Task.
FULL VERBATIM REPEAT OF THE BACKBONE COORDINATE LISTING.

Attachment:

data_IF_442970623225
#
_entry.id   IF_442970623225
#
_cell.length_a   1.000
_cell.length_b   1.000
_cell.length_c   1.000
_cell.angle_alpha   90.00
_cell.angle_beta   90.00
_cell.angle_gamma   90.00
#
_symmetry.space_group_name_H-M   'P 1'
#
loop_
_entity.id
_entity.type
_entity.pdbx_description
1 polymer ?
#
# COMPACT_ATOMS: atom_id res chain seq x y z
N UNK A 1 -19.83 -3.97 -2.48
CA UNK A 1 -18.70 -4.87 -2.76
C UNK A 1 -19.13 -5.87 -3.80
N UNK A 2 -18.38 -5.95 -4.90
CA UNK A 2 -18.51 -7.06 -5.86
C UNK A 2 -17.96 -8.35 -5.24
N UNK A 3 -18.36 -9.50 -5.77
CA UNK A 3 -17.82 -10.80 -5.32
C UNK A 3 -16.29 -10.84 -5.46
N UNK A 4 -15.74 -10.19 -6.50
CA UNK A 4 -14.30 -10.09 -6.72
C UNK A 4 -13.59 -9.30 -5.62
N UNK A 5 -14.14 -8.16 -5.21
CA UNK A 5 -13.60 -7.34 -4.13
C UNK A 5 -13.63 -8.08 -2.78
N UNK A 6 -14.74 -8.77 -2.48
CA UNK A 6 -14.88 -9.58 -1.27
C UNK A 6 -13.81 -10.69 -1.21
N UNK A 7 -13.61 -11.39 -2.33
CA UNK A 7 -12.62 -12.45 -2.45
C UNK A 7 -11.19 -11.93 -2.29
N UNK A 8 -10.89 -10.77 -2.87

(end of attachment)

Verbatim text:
data_IF_442970623225
#
_entry.id   IF_442970623225
#
_cell.length_a   1.000
_cell.length_b   1.000
_cell.length_c   1.000
_cell.angle_alpha   90.00
_cell.angle_beta   90.00
_cell.angle_gamma   90.00
#
_symmetry.space_group_name_H-M   'P 1'
#
loop_
_entity.id
_entity.type
_entity.pdbx_description
1 polymer ?
#
# COMPACT_ATOMS: atom_id res chain seq x y z
N UNK A 1 -19.83 -3.97 -2.48
CA UNK A 1 -18.70 -4.87 -2.76
C UNK A 1 -19.13 -5.87 -3.80
N UNK A 2 -18.38 -5.95 -4.90
CA UNK A 2 -18.51 -7.06 -5.86
C UNK A 2 -17.96 -8.35 -5.24
N UNK A 3 -18.36 -9.50 -5.77
CA UNK A 3 -17.82 -10.80 -5.32
C UNK A 3 -16.29 -10.84 -5.46
N UNK A 4 -15.74 -10.19 -6.50
CA UNK A 4 -14.30 -10.09 -6.72
C UNK A 4 -13.59 -9.30 -5.62
N UNK A 5 -14.14 -8.16 -5.21
CA UNK A 5 -13.60 -7.34 -4.13
C UNK A 5 -13.63 -8.08 -2.78
N UNK A 6 -14.74 -8.77 -2.48
CA UNK A 6 -14.88 -9.58 -1.27
C UNK A 6 -13.81 -10.69 -1.21
N UNK A 7 -13.61 -11.39 -2.33
CA UNK A 7 -12.62 -12.45 -2.45
C UNK A 7 -11.19 -11.93 -2.29
N UNK A 8 -10.89 -10.77 -2.87